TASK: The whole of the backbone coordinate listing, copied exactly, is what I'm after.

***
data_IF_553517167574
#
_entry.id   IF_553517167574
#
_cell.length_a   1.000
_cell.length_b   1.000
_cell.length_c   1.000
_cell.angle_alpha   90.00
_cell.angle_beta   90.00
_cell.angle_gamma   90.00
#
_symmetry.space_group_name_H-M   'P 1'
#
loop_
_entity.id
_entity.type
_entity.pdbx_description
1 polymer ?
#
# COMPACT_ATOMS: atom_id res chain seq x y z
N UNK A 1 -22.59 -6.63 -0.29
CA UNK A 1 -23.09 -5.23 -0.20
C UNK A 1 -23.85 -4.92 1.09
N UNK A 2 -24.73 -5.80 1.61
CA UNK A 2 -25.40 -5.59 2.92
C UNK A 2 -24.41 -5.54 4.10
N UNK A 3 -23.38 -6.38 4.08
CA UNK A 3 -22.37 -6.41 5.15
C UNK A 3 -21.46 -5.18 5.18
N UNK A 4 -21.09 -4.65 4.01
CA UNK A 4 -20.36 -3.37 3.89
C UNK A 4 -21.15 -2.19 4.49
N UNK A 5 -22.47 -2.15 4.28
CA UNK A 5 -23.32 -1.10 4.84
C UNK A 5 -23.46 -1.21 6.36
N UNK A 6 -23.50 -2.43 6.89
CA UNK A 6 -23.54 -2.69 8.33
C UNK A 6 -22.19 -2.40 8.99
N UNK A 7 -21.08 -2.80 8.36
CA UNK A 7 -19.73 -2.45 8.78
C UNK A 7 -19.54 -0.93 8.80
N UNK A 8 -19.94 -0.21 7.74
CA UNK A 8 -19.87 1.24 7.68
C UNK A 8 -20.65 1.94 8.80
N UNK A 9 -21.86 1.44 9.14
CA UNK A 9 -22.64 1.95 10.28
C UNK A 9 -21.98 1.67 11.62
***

data_IF_553517167574
#
_entry.id   IF_553517167574
#
_cell.length_a   1.000
_cell.length_b   1.000
_cell.length_c   1.000
_cell.angle_alpha   90.00
_cell.angle_beta   90.00
_cell.angle_gamma   90.00
#
_symmetry.space_group_name_H-M   'P 1'
#
loop_
_entity.id
_entity.type
_entity.pdbx_description
1 polymer ?
#
# COMPACT_ATOMS: atom_id res chain seq x y z
N UNK A 1 -22.59 -6.63 -0.29
CA UNK A 1 -23.09 -5.23 -0.20
C UNK A 1 -23.85 -4.92 1.09
N UNK A 2 -24.73 -5.80 1.61
CA UNK A 2 -25.40 -5.59 2.92
C UNK A 2 -24.41 -5.54 4.10
N UNK A 3 -23.38 -6.38 4.08
CA UNK A 3 -22.37 -6.41 5.15
C UNK A 3 -21.46 -5.18 5.18
N UNK A 4 -21.09 -4.65 4.01
CA UNK A 4 -20.36 -3.37 3.89
C UNK A 4 -21.15 -2.19 4.49
N UNK A 5 -22.47 -2.15 4.28
CA UNK A 5 -23.32 -1.10 4.84
C UNK A 5 -23.46 -1.21 6.36
N UNK A 6 -23.50 -2.43 6.89
CA UNK A 6 -23.54 -2.69 8.33
C UNK A 6 -22.19 -2.40 8.99
N UNK A 7 -21.08 -2.80 8.36
CA UNK A 7 -19.73 -2.45 8.78
C UNK A 7 -19.54 -0.93 8.80
N UNK A 8 -19.94 -0.21 7.74
CA UNK A 8 -19.87 1.24 7.68
C UNK A 8 -20.65 1.94 8.80
N UNK A 9 -21.86 1.44 9.14
CA UNK A 9 -22.64 1.95 10.28
C UNK A 9 -21.98 1.67 11.62